Assessment of individual organ doses in a realistic human phantom from neutron and gamma stimulated spectroscopy of the breast and liver

Authors

  • Belley Matthew D.,

    1. Medical Physics Graduate Program, Duke University, Durham 27705, North Carolina
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  • Segars William Paul,

    1. Medical Physics Graduate Program, Duke University, Durham, North Carolina and Department of Radiology, Carl E. Ravin Advanced Imaging Laboratories, Duke University Medical Center, Durham 27710, North Carolina
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  • Kapadia Anuj J.

    1. Medical Physics Graduate Program, Duke University, Durham, North Carolina and Department of Radiology, Carl E. Ravin Advanced Imaging Laboratories, Duke University Medical Center, Durham 27710, North Carolina
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Abstract

Purpose:

Understanding the radiation dose to a patient is essential when considering the use of an ionizing diagnostic imaging test for clinical diagnosis and screening. Using Monte Carlo simulations, the authors estimated the three-dimensional organ-dose distribution from neutron and gamma irradiation of the male liver, female liver, and female breasts for neutron- and gamma-stimulated spectroscopic imaging.

Methods:

Monte Carlo simulations were developed using the Geant4 GATE application and a voxelized XCAT human phantom. A male and a female whole body XCAT phantom was voxelized into 256 × 256 × 600 voxels (3.125 × 3.125 × 3.125 mm3). A monoenergetic rectangular beam of 5.0 MeV neutrons or 7.0 MeV photons was made incident on a 2 cm thick slice of the phantom. The beam was rotated at eight different angles around the phantom ranging from 0° to 180°. Absorbed dose was calculated for each individual organ in the body and dose volume histograms were computed to analyze the absolute and relative doses in each organ.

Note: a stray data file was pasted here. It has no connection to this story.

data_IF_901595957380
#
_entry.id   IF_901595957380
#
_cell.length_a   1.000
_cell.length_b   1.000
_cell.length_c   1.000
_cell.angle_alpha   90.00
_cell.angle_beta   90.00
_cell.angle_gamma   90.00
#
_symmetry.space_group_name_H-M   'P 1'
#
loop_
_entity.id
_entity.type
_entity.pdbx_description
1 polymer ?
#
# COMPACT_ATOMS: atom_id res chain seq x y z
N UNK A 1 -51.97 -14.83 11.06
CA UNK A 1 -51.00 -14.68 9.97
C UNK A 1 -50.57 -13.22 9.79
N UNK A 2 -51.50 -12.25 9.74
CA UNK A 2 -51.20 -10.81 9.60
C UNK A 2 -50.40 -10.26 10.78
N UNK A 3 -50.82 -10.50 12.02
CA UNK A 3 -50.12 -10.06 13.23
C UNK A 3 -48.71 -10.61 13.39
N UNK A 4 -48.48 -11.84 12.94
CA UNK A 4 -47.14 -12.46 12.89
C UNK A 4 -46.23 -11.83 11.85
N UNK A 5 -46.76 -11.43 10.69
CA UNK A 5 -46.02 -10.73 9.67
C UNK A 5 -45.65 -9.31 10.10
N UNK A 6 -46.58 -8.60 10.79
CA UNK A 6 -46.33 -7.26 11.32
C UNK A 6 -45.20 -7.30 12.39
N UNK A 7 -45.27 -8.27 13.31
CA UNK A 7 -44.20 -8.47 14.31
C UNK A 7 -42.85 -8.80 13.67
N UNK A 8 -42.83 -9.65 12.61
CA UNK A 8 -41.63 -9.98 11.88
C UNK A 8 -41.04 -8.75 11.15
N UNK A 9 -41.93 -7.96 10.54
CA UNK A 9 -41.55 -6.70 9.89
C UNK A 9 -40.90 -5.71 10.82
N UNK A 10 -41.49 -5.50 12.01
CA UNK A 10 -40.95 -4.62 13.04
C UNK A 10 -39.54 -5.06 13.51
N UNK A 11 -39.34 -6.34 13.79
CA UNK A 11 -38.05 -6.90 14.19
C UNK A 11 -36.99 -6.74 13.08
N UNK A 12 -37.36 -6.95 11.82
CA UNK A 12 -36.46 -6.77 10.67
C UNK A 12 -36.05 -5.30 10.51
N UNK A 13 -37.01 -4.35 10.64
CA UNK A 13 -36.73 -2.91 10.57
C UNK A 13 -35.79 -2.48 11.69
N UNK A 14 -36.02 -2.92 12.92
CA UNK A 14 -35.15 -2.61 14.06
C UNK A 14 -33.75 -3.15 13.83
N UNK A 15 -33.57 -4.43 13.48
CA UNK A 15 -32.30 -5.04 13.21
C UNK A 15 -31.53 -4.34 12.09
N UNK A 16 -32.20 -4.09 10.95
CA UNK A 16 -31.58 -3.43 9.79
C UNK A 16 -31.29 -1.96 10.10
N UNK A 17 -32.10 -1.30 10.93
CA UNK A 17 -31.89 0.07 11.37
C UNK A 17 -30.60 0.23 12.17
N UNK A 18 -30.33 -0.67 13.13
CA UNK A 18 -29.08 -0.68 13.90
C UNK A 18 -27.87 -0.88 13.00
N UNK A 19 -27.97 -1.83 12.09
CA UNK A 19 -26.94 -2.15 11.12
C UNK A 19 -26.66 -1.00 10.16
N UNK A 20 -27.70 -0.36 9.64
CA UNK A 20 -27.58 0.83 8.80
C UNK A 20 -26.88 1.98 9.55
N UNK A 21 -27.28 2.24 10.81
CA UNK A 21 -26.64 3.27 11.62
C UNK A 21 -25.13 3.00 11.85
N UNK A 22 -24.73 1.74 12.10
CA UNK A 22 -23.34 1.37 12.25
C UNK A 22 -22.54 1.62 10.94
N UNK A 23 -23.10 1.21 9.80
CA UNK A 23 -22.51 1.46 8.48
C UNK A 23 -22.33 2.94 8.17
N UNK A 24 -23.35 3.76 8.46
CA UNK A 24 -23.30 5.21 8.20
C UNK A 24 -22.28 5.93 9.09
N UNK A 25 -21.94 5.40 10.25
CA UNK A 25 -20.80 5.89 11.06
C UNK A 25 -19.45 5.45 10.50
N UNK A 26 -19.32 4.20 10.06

Results:

The neutron irradiations of the liver showed the highest organ dose absorption in the liver, with appreciably lower doses in other proximal organs. The dose distribution within the irradiated slice exhibited substantial attenuation with increasing depth along the beam path, attenuating to ∼15% of the maximum value at the beam exit side. The gamma irradiation of the liver imparted the highest organ dose to the stomach wall. The dose distribution from the gammas showed a region of dose buildup at the beam entrance, followed by a relatively uniform dose distribution to all of the deep tissue structures, attenuating to ∼75% of the maximum value at the beam exit side. For the breast scans, both the neutron and gamma irradiation registered maximum organ doses in the breasts, with all other organs receiving less than 1% of the breast dose. Effective doses ranged from 0.22 to 0.37 mSv for the neutron scans and 41 to 66 mSv for the gamma scans.

Conclusions:

Neutron and gamma irradiation of a primary target organ was found to impart the majority of the total dose to the primary target organ (and other large organs) within the beam plane and considerably lower dose to proximal organs outside of the beam. These results also indicate that despite the use of a highly scattering particle such as a neutron, the dose from neutron stimulated emission computed tomography scans is on par with other clinical imaging techniques such as x-ray computed tomography (x-ray CT). Given the high nonuniformity in the dose across an organ during the neutron scan, care must be taken when computing average doses from neutron irradiations. The effective doses from neutron scanning were found to be comparable to x-ray CT. Further technique modifications are needed to reduce the effective dose levels from the gamma scans.

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